Back | Programme Area: Gender and Development (2000 - 2009)
Gender, Religion and the Quest for Justice in Pakistan (Draft)
This is the draft of a country case study on Pakistan in the Religion, Politics and Gender Equality Project.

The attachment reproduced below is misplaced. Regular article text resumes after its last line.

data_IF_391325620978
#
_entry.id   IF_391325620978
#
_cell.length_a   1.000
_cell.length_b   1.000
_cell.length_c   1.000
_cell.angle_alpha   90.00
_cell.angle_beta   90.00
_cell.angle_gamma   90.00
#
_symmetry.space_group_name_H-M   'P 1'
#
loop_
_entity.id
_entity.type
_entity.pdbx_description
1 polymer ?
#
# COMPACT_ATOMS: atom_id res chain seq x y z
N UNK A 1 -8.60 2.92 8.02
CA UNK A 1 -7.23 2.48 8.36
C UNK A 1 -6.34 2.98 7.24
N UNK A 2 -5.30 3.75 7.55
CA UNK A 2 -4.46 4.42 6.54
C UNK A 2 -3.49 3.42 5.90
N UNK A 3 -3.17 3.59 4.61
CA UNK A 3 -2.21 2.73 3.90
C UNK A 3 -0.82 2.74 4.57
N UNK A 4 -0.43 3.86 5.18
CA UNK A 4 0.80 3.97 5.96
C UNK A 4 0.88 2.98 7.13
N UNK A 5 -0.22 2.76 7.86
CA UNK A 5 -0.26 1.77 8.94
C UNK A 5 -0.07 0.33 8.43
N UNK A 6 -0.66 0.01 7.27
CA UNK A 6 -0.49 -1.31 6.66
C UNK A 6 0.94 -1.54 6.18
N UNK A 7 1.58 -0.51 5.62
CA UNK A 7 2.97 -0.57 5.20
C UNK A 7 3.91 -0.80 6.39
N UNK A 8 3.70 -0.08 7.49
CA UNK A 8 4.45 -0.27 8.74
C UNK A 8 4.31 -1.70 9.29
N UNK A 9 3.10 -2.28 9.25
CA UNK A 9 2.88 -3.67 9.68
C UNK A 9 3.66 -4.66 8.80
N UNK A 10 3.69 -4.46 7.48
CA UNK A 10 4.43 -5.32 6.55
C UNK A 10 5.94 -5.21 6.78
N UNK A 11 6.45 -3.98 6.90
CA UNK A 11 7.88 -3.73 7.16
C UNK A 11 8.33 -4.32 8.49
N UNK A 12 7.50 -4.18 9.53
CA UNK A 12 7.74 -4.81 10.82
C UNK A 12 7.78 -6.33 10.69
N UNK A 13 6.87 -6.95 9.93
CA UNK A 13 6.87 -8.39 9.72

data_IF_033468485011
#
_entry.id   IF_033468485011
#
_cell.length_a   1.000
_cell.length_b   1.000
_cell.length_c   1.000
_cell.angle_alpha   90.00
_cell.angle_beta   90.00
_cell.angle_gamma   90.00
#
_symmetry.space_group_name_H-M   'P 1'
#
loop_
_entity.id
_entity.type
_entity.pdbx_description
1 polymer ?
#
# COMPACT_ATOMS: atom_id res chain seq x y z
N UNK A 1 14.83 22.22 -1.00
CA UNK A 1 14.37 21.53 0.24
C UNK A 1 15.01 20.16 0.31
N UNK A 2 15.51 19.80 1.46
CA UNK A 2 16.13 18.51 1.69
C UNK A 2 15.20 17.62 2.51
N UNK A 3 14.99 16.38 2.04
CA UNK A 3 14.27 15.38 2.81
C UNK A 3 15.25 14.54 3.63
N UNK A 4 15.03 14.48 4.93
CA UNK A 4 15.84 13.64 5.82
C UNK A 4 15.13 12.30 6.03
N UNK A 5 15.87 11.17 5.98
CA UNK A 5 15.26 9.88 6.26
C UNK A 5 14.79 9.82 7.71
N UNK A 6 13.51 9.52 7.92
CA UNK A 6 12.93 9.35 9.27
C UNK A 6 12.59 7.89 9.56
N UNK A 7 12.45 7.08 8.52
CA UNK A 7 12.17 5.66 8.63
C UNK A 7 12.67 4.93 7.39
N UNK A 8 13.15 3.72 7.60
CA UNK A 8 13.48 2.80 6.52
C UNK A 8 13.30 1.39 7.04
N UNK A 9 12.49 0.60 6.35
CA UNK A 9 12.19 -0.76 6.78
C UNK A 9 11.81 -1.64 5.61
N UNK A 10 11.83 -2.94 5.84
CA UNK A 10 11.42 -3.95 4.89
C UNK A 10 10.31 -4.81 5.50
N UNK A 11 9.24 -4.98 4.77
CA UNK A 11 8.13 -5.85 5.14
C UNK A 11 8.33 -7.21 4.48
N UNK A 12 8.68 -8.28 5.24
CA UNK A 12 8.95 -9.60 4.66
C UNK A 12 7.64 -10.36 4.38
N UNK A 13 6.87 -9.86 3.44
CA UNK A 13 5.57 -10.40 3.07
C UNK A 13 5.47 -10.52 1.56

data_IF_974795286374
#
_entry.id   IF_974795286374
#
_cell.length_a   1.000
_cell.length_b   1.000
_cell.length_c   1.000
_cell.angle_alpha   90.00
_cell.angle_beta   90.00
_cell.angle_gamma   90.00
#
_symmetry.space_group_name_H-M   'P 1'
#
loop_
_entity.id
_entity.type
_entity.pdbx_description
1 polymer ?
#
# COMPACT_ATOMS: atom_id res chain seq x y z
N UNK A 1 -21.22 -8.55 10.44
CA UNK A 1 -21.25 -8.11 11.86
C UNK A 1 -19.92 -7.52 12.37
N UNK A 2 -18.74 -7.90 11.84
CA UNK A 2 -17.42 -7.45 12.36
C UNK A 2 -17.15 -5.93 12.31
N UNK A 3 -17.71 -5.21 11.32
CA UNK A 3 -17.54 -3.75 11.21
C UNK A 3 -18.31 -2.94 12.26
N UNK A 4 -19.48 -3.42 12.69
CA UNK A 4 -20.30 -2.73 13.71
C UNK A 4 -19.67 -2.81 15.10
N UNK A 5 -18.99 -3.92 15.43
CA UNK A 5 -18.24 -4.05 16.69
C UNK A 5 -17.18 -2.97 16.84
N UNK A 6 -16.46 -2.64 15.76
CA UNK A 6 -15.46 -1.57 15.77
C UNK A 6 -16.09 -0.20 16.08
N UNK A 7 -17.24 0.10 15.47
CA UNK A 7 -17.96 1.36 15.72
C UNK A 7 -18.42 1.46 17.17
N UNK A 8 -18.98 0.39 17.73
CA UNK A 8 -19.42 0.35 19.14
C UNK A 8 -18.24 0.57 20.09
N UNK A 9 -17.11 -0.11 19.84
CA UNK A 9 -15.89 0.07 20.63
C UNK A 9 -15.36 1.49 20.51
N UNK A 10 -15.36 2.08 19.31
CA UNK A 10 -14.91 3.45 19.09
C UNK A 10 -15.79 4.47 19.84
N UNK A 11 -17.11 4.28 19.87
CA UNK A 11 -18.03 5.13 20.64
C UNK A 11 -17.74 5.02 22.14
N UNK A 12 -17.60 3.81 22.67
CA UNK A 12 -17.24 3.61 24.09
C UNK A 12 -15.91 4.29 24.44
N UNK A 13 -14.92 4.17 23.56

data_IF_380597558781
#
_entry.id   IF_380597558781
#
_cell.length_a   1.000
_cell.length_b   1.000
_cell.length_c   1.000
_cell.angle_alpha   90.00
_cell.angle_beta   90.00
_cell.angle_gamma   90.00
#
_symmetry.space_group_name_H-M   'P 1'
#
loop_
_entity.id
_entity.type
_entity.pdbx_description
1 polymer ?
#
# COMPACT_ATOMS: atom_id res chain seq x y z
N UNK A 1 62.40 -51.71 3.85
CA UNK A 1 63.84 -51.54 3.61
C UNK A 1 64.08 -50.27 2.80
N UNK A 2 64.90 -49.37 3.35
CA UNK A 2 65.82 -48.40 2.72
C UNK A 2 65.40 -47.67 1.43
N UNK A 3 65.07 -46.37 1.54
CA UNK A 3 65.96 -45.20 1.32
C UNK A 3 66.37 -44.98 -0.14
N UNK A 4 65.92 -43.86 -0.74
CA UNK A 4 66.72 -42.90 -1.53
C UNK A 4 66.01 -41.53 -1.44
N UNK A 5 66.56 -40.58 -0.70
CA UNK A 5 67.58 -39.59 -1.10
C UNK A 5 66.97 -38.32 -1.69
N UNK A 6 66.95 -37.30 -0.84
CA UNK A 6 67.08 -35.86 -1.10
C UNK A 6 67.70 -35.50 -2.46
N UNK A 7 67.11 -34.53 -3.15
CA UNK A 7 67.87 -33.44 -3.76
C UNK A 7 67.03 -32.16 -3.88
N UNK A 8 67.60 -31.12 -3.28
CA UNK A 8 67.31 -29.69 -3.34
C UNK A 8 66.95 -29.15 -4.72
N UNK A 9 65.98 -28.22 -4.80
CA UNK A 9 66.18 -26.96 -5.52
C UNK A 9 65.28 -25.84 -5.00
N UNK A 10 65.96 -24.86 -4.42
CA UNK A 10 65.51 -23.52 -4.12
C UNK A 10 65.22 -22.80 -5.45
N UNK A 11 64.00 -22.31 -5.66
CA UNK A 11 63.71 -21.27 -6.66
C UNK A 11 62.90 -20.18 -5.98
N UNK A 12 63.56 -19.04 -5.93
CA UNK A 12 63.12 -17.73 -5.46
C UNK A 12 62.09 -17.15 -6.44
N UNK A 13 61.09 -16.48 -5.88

The paper explores how Islam transformed from the religious identity of Pakistan’s majority population to the central defining parametre for state and society. This privileging of religion as the yardstick for all activities from politics to judicial structures, from entertainment to women’s rights, has undermined women’s already weak position in society and seriously challenges the quest for gender equality. The paper argues that the disempowerment of women has been the outcome, not the purpose, of ‘Islamization’ projects which have been executed in the pursuit of greater power alignments. However, the usage of Islam by diverse regimes has not impacted women in like manner. Women were victims of gross negligence and paternalistic attitudes, but rescinding women’s rights was never a main objective until General Zia-ul-Haq (1977-1988). Under Zia the systematic and aggressive inscription of Islam into the body politic and social fabric had devastating consequences for the polity in general and women and non-Muslims in particular. The paper illustrates how gender cross-sects other deeply entrenched social inequalities so that ‘Islamization’ measures have impacted diverse groups of women differently. The state’s failure to deliver on its promises of equal opportunities, benefits and justice has created a vacuum into which the religious right inserted itself and was able to project itself as the harbinger of justice in a visibly unjust world. The paper, finally, argues that, regardless of the claims to the moral high ground of authenticity, the paramount concern of religious political projects is power – not religion, or ethnicity, or culture.
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